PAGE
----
Bon ap­petit in Paris par­adise

The Weekend Australian - Travel - - TRAVEL & INDULGENCE -

where the pur­chaser can go, in their own time, and en­joy a per­sonal tast­ing and learn more about the prod­ucts. We be­gan with Rue des Mar­tyrs, be­cause that’s my favourite foodie street, and now we of­fer ‘pass­ports’ for other parts of Paris and also Lyons.”

An­other big fan of Mar­tyrs is Elaine Sci­olino, the for­mer Paris bureau chief of The New York Times, who has shopped in the street since she moved to the city in 2002 and now lives nearby. Her lat­est book, The Only Street in Paris: Life on the Rue des Mar­tyrs, was in­spired by an ar­ti­cle she wrote about her favourite fish­mon­ger clos­ing and the ef­fect it had on the neigh­bour­hood.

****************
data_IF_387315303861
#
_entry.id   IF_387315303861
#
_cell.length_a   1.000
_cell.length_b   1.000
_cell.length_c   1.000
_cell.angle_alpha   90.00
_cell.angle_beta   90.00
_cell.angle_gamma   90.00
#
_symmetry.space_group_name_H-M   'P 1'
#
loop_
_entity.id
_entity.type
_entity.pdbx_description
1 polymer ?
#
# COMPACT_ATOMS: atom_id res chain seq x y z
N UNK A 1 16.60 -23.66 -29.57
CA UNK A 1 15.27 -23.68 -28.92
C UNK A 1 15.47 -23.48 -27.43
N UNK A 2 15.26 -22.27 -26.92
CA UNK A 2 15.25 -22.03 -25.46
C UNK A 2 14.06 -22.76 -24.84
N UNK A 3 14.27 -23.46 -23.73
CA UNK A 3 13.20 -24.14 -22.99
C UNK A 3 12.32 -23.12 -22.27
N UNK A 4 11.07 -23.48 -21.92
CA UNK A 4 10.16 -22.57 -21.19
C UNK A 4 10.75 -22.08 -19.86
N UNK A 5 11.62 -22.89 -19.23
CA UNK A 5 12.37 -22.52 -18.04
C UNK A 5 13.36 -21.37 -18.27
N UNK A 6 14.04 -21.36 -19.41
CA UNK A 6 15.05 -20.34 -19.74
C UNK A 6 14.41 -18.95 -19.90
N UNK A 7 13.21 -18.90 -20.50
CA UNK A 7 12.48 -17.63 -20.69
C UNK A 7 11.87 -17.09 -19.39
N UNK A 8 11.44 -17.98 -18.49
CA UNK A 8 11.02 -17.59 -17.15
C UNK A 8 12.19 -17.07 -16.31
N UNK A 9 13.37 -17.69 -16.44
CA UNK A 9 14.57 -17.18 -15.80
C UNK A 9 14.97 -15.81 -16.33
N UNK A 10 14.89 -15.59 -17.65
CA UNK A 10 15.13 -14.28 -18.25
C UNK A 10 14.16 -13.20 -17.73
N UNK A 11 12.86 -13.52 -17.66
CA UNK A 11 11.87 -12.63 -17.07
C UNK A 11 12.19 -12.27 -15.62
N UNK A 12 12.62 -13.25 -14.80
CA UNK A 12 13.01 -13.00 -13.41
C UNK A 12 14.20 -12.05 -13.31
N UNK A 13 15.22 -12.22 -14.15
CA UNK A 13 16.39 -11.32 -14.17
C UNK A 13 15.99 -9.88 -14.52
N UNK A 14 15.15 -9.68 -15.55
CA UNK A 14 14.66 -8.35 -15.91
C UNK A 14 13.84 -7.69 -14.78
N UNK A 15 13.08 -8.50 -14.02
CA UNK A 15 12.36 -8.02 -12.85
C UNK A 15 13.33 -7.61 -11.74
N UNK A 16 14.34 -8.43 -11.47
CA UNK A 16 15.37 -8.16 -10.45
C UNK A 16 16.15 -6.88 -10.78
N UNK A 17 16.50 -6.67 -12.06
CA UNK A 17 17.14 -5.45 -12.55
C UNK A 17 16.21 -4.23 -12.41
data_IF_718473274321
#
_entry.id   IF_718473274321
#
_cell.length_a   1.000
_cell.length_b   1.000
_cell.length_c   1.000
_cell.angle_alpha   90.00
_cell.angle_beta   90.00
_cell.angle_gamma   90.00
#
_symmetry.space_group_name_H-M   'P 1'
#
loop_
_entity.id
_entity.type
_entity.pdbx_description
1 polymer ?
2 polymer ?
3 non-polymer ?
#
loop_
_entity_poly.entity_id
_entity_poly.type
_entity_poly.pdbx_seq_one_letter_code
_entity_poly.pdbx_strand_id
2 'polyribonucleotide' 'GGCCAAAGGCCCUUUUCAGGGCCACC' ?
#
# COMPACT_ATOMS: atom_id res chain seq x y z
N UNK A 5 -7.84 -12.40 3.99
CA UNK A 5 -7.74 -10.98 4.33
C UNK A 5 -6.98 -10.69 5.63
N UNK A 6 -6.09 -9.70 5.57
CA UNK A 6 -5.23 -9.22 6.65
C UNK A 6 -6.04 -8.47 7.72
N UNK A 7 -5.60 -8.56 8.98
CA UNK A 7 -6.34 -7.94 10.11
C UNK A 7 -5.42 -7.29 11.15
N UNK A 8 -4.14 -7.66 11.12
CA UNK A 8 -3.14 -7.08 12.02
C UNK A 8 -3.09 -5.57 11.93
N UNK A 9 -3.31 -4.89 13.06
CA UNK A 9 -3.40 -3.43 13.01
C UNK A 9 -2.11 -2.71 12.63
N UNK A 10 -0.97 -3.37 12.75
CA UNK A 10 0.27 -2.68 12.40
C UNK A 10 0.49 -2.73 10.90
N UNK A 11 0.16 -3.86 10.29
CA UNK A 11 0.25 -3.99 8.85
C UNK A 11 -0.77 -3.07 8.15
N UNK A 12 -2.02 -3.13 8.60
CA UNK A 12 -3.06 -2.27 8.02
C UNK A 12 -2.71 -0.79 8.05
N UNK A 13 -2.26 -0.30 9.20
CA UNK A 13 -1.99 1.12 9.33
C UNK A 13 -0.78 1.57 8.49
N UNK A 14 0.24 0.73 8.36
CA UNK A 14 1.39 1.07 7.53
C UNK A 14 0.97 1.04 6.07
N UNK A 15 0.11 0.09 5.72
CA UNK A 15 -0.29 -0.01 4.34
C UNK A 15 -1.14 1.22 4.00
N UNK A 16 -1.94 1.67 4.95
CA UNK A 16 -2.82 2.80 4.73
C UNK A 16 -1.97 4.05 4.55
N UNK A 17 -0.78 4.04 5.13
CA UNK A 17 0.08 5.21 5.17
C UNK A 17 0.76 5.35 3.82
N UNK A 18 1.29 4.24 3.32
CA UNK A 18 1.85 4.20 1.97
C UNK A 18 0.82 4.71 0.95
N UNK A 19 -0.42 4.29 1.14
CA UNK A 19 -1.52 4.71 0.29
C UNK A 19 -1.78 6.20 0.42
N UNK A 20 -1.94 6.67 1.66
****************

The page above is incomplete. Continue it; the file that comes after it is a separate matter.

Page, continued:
The re­sult­ing work is an en­gag­ing and fas­ci­nat­ing over­view of this an­cient thor­ough­fare, whose name ori­gin is un­clear, and also gives great tips for lunch or din­ner.

Cafe Miroir (No 94; open daily) is a wel­come sight when you’ve climbed to the north end of the street.

Headed by Se­bastien Gue­nard, who for­merly worked at Alain Du­casse’s Aux Ly­on­nais, this neo-bistro and wine bar serves in­ven­tive dishes made with top-qual­ity lo­cal, sea­sonal ingredients such as chicken bal­lo­tine on a bed of thin, crisp root veg­eta­bles; the three-course lunch is ex­cel­lent value at €19.50 ($27.50). Ac­com­pa­ny­ing wines, mainly or­ganic and bio­dy­namic, are sourced from lead­ing small pro­duc­ers; you can even buy a bot­tle or two to take away. Cheers to that.

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